Oceanography The Official Magazine of
The Oceanography Society
Volume 33 Issue 4

View Issue TOC
Volume 33, No. 4
Pages 70 - 81


Effects of the Block Island Wind Farm on Coastal Resources: Lessons Learned

Drew A. Carey Dara H. WilberLorraine B. ReadMarisa L. GuarinelloMatthew GriffinSteven Sabo
Article Abstract

The Block Island Wind Farm, the first offshore wind farm in the United States, attracted intense interest and speculation about the effects of construction and operation on valuable coastal resources. Four studies designed to address the questions raised were conducted over seven years as a requirement of the lease agreement between the State of Rhode Island and the developer, Deepwater Wind Block Island. The objectives of the studies were to separate the effects of construction and operation on hard bottom habitats, demersal fish, lobster and crabs, and recreational boating from regional changes in conditions. Study elements included: early engagement with stakeholders (fishermen and boaters), adaptive monitoring based on data and stakeholder feedback, cooperative research with commercial fishermen, use of methods consistent with regional surveys, stratified random sampling within a before-after-control-impact (BACI) design, power analysis (when possible) to determine sample size, and multiple metrics to evaluate fish and fisheries resources. This combination of studies and analytical approaches evaluated multiple mechanisms by which potential effects could be detected. Lessons learned included practical guidance, for example, for collaborating with stakeholders and regional scientists to address concerns through adaptive monitoring, quantifying uncertainty associated with BACI contrasts, and evaluating the duration of a seasonal lobster survey. Applying these lessons can improve monitoring at proposed larger-scale offshore wind projects in the United States.


The INSPIRE team conducts demersal-trawl cooperative research aboard F/V Virginia Marise at the Block Island Wind Farm. Photo credit: Steven Sabo. > High res figure
Full Text


The Block Island Wind Farm (BIWF) offers the first opportunity to assess the effects of offshore wind (OSW) development on coastal resources in the northeastern United States. “America’s First Offshore Wind Farm” was constructed in 2015 and 2016 after an extensive scientific data-gathering and stakeholder vetting process (RICRMC, 2010). The pilot-scale project consists of five 6 MW turbines located within the state waters of Rhode Island 5.3 km from Block Island. The turbines are within sight of communities that depend on tourism and recreational fishing (H. Smith et al., 2018) and that rely upon the project for electricity and grid connection (Russell et al., 2020). The BIWF is located close to rock reefs and intertidal habitats in an area with relatively low commercial fishing pressure (RICRMC, 2010). This unique juxtaposition of scale, location, resources, and user interests influenced the design of the studies described here (Figure 1).


Figure 1. The first offshore wind farm in the United States, Block Island Wind Farm (BIWF) is unique in scale with five turbines 830 m apart. It is located near an island adjacent to natural reefs, an area where there is heavy recreational fishing use. Four studies related to fish and fisheries resources yielded important lessons on scale and duration for future monitoring efforts. WTG = wind turbine generator. > High res figure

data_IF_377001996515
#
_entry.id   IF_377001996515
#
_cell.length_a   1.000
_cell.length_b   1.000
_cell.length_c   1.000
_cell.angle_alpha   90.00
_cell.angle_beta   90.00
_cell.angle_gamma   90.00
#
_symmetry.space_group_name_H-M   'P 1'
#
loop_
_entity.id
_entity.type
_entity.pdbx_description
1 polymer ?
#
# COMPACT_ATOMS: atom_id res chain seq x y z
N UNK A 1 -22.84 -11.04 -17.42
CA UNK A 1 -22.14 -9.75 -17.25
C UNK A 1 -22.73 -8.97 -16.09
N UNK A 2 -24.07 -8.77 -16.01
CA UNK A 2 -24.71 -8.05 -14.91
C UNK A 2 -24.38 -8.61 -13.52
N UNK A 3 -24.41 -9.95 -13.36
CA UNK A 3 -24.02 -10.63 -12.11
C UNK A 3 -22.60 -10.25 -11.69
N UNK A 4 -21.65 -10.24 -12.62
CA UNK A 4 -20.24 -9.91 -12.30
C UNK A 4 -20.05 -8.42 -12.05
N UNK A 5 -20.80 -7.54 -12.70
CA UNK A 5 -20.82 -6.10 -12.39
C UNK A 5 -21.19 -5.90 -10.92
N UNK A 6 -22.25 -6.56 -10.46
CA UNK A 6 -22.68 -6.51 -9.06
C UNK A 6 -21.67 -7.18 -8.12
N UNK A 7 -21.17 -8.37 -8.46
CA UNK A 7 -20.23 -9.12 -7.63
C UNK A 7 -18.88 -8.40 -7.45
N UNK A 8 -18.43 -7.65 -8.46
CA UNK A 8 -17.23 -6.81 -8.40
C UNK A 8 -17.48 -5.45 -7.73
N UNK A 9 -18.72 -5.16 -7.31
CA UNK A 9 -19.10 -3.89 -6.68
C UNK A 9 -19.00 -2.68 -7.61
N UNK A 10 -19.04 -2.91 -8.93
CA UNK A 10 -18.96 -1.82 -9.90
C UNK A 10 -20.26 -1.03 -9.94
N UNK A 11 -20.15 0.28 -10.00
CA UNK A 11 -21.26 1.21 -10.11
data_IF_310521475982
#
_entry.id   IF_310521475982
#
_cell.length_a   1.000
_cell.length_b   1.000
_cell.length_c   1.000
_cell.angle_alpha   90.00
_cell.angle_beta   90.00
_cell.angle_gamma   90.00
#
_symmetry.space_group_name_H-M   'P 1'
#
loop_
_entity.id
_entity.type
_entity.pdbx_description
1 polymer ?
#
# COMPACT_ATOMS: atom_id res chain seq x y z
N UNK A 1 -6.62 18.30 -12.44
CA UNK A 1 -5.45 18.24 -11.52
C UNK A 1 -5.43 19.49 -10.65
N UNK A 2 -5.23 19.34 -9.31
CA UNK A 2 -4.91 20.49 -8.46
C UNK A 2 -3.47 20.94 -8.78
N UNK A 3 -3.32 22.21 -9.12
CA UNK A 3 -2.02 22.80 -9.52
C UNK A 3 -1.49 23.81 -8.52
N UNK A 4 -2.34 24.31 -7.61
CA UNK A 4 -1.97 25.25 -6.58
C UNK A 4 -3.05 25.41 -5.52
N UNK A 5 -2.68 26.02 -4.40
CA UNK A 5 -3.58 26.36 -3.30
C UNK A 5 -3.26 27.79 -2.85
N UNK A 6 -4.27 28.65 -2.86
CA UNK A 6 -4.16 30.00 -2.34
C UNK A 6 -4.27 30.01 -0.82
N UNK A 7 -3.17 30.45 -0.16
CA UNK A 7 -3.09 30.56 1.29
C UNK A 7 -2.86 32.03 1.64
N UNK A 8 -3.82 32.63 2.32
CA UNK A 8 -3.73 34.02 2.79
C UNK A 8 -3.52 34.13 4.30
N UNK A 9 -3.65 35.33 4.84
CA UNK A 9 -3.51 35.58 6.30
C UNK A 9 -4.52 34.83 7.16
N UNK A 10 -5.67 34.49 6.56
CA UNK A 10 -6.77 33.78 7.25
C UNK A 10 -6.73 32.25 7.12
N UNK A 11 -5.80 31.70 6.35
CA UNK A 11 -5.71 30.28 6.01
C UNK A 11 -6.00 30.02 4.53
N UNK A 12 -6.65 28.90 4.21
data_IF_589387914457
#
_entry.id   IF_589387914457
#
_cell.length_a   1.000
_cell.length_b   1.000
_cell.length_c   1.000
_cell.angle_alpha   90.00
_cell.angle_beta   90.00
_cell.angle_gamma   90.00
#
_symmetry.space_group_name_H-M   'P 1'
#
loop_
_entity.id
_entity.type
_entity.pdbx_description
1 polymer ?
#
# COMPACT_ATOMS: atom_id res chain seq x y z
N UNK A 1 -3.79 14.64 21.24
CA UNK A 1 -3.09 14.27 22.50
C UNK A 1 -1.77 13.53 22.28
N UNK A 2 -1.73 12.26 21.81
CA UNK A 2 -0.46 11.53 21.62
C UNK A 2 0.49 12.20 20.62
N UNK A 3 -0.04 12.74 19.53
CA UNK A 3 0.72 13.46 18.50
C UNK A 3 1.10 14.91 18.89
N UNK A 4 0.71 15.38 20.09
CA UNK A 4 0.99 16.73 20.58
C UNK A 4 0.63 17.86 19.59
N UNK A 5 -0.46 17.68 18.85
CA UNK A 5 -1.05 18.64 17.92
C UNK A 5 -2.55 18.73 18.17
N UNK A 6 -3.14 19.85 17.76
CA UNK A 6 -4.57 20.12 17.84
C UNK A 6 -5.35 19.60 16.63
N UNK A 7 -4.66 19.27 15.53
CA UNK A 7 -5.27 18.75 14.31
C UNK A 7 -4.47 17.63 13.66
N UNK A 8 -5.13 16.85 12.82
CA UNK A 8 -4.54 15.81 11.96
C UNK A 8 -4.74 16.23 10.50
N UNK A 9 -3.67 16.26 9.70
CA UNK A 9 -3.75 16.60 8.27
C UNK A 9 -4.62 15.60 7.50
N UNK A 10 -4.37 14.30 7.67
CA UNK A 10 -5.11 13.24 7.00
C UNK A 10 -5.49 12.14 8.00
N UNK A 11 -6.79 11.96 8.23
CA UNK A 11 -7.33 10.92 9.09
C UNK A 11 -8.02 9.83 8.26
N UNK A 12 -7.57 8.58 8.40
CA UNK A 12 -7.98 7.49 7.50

The site selection and permitting process for the BIWF raised important questions about the potential effects of OSW construction and operation on a wide variety of marine resources (RICRMC, 2010). The four study designs summarized here were required by the lease agreement, vetted by stakeholders and scientists, and represented the first opportunity to evaluate fish and fisheries resources at an operating OSW project in the United States. Each study collected data on multiple parameters and compared effects of the project to reference areas prior to construction, during construction, and post-construction. A timeline illustrates the overlap between construction events and each of the four studies (Figure 2). Detailed results of these studies are presented in a series of technical reports and publications (Guarinello et al., 2017; Guarinello and Carey, 2020; Sabo et al., 2020; Wilber et al., 2020a,b), with more forthcoming. Here, we critically examine study designs to identify lessons learned from assessment of potential effects of the pilot-scale BIWF on multiple resources and stakeholders. These lessons can be applied to planning and monitoring larger-scale OSW farms proposed for the northeastern United States.


Figure 2. Survey footprints and timeline of four complementary multiyear studies conducted at the Block Island Wind Farm. > High res figure


Principles of study design included consultation with commercial and recreational users, adaptive monitoring based on data and stakeholder feedback, and cooperative research with commercial fishermen. Sampling was based on methods consistent with regional surveys (e.g., ASMFC, 2015; Bonzek et al., 2017) and included data on multiple metrics to evaluate fish and fisheries resources. Statistical considerations included stratified random sampling within a before-​after-​control-​impact (BACI) design, using customized linear contrasts (e.g., Chevalier et al., 2019; Schad et al., 2020) and power analysis (when possible) to determine sample size.